TC-Helicon’s VoiceOne processor provides vocal modeling, pitch correction, and pitch-shifting functions in a rackmount unit.

In a perfect world, every vocalist would sing in tune and place each phrase neatly in the pocket. Capable harmony singers would hang out on every street corner, and no one would ever catch a cold. Matching the perfect singer to the track would be child's play, and the producer would never, ever decide to change the key after the singer has left for the Bahamas.

It's unlikely you live in a perfect world. Ever since the earliest days of recording, studio engineers have sweated to repitch warbling crooners, turn smooth-cheeked altar boys into would-be rock gods, tease a harmony track from thin air, or mask the nose job that a diva had between the original session and the overdubs.

Combining voice modeling (VM), intelligent pitch correction, and spot-on pitch-shifting, the VoiceOne from TC-Helicon puts the most-essential vocal manipulation tools into a single rackspace. Unlike the VoicePrismPlus, it offers no dynamics processing, EQ, or effects. Nor do you get four harmony voices, although with a little effort the VoiceOne can create stunningly realistic harmony parts that far surpass anything I've heard previously.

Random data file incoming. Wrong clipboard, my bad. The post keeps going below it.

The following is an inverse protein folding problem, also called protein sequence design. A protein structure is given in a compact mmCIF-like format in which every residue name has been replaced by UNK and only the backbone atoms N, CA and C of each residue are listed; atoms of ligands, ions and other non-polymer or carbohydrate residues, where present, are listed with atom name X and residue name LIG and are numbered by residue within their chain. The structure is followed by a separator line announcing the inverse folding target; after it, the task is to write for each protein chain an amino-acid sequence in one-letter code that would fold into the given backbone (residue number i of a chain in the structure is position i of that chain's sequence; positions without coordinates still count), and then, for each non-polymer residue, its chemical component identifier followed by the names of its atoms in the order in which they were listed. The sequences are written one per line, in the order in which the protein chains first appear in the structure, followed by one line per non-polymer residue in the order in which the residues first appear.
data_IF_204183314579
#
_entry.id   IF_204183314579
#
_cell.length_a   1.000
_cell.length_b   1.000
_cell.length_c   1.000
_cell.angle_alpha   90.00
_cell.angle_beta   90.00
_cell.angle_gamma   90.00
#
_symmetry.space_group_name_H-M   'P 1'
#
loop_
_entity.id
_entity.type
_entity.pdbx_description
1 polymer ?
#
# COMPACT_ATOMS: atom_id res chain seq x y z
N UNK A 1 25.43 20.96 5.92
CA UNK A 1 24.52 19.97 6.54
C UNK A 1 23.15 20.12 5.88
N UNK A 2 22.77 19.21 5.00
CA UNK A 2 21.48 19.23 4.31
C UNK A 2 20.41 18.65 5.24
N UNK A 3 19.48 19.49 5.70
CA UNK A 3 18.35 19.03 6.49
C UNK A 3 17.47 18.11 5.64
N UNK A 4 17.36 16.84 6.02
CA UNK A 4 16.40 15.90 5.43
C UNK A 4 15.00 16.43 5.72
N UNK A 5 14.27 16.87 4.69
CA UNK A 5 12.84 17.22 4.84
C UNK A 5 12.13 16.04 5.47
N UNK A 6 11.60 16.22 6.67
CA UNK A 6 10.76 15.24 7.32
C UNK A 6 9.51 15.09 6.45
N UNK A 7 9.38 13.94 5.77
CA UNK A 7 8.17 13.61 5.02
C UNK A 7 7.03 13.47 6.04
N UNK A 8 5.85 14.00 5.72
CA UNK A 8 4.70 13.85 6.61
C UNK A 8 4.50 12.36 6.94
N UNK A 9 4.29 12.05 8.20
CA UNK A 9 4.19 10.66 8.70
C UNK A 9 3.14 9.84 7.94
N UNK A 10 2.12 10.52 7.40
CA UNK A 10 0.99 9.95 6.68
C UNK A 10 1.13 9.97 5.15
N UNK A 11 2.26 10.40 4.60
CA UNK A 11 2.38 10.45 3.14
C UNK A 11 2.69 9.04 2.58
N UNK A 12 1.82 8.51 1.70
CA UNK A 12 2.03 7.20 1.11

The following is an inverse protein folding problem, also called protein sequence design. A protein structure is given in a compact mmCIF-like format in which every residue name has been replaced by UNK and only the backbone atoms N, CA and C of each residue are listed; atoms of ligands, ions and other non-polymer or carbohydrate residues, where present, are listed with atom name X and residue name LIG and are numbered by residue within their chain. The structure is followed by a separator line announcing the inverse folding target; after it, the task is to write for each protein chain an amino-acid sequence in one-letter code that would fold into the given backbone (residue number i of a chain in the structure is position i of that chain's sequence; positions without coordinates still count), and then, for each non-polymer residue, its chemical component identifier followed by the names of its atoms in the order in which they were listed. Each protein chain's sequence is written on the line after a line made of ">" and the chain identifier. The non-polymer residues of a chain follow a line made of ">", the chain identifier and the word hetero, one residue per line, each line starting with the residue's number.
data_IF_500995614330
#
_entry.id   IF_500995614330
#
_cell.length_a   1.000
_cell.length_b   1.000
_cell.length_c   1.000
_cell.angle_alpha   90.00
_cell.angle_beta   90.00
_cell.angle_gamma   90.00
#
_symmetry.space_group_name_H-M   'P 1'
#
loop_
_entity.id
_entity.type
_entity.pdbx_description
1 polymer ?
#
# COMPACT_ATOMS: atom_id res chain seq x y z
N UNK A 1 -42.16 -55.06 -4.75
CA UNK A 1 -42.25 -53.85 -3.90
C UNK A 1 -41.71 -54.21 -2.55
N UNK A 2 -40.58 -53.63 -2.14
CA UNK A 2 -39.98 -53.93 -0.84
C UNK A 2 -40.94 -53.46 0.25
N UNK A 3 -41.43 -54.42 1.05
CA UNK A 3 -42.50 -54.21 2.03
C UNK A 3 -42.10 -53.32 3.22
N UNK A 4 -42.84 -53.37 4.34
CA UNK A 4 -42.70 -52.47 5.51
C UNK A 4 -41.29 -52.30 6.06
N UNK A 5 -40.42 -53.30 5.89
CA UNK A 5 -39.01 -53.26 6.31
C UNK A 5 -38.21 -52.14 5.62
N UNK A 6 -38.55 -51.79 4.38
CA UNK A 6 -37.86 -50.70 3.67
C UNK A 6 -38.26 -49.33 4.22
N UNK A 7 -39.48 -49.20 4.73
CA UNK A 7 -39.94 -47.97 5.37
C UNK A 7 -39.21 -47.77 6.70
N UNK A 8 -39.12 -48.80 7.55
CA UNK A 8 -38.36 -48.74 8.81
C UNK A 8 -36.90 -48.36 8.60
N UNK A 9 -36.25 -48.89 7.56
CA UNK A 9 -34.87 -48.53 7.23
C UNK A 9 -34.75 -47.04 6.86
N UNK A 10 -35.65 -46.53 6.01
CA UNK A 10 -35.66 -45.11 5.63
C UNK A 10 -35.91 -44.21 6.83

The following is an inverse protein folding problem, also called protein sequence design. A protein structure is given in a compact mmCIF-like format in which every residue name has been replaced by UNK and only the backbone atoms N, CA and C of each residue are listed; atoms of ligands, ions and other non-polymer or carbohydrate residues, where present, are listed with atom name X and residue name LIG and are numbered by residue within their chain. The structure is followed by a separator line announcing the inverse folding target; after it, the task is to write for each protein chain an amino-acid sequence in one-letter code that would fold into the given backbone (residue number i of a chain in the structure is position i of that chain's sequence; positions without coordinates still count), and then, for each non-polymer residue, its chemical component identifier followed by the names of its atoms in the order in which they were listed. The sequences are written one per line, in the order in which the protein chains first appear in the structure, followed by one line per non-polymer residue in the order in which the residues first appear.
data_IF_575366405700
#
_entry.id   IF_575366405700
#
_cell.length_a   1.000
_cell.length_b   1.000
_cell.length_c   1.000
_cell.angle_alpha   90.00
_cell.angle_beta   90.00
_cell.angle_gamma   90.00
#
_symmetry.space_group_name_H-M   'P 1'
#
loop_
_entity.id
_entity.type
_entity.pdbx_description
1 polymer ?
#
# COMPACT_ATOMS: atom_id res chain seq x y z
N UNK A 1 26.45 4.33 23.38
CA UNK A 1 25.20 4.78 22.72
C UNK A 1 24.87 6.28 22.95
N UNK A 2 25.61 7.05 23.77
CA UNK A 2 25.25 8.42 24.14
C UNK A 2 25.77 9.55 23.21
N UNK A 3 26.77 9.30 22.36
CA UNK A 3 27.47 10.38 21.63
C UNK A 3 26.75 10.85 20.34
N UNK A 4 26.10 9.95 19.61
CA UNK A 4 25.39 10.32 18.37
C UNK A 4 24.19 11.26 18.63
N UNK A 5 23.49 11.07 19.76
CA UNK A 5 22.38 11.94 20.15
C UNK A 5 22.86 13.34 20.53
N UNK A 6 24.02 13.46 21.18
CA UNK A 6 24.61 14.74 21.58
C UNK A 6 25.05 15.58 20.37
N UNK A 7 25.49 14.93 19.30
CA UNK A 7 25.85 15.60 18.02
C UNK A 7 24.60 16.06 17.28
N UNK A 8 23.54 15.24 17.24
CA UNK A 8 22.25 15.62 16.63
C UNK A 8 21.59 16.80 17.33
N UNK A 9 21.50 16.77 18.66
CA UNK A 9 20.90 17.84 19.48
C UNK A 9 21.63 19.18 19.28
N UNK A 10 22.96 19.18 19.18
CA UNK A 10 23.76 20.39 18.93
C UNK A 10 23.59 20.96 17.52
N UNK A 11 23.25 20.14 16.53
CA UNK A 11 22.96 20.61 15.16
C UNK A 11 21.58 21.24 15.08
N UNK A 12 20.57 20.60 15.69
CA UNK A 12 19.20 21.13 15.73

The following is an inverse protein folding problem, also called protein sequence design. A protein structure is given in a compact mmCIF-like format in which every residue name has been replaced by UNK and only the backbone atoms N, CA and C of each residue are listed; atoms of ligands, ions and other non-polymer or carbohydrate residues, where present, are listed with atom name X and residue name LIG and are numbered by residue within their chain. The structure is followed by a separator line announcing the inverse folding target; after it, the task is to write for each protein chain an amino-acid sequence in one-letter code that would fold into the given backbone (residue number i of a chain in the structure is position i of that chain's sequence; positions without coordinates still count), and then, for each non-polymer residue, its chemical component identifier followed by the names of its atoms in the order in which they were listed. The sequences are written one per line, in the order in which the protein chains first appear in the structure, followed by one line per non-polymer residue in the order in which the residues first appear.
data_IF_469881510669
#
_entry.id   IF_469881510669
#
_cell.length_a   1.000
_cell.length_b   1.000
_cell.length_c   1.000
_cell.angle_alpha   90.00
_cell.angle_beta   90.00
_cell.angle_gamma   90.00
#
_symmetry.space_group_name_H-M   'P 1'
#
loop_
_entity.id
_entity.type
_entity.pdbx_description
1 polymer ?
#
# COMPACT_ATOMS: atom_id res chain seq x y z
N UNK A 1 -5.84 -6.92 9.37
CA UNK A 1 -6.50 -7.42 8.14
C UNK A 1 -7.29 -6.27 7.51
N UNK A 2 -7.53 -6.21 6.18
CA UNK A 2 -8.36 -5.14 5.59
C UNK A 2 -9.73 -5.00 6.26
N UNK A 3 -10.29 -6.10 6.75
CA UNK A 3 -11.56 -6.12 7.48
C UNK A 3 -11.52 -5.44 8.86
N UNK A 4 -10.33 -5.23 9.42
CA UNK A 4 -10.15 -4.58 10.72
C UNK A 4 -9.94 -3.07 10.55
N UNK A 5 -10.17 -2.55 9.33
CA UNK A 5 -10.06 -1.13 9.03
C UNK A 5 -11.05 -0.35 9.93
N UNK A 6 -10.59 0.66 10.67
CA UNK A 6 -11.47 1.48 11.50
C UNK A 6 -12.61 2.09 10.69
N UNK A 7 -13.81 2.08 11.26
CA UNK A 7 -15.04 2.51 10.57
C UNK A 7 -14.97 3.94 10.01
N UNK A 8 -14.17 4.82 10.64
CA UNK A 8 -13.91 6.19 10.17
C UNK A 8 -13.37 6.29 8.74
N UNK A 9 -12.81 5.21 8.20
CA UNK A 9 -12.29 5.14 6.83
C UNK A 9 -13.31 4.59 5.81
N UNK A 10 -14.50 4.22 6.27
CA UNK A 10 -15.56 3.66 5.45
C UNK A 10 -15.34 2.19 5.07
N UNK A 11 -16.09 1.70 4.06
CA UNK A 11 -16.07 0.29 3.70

With an attractive metallic-blue faceplate, the VoiceOne shares the look of several of TC Electronic's popular effects boxes. Controls are logically arranged around the display. Utility functions nestle around the data wheel, and buttons for editing various VM and pitch parameters are grouped in the center (see Fig. 1). Two rotary pots offer manual adjustment of input and output gain over a 24 dB range relative to internally set levels. Dual ladder meters reveal input and output levels at a glance, and, as an unintended consequence, give visual confirmation of the processing delay.

Just as all controls and displays are on the front panel, all connections are on the rear (see Fig. 2). The most obvious difference between the VoiceOne and its predecessors is the lack of a microphone input. Analog ins and outs are on balanced XLR connectors only. Given that the unit accommodates a wide range of levels, I'm surprised that TC-Helicon didn't opt for Neutrik combo connectors, which offer ¼-inch and XLR inputs. Oddly, only one of the two analog inputs is active at a time, and the two outputs are split between the dry (unprocessed) and wet signals. To compensate for conversion and processing delay, the dry signal is delayed to match the wet signal.

Digital I/O is on RCA jacks, but the unit can switch from 24-bit S/PDIF to AES/EBU. All processing is at 24 bits, and you can dither the output down to 20, 16, or 8 bits. The VoiceOne supports 44.1 kHz and 48 kHz sampling rates with internal or external clock. Completing the rear view are the usual trio of MIDI jacks, a power-cord receptacle, and a ¼-inch TS jack for a footswitch.


The first thing you notice is the large display. Hats off to the design team, which managed to squeeze a lot of information into a limited space. In addition to the level meters, it provides information on the current preset or edit page, sampling rate, base key for pitch-shifting, MIDI status, pitch recognition status, and other functions relating to pitch correction (which I'll discuss later).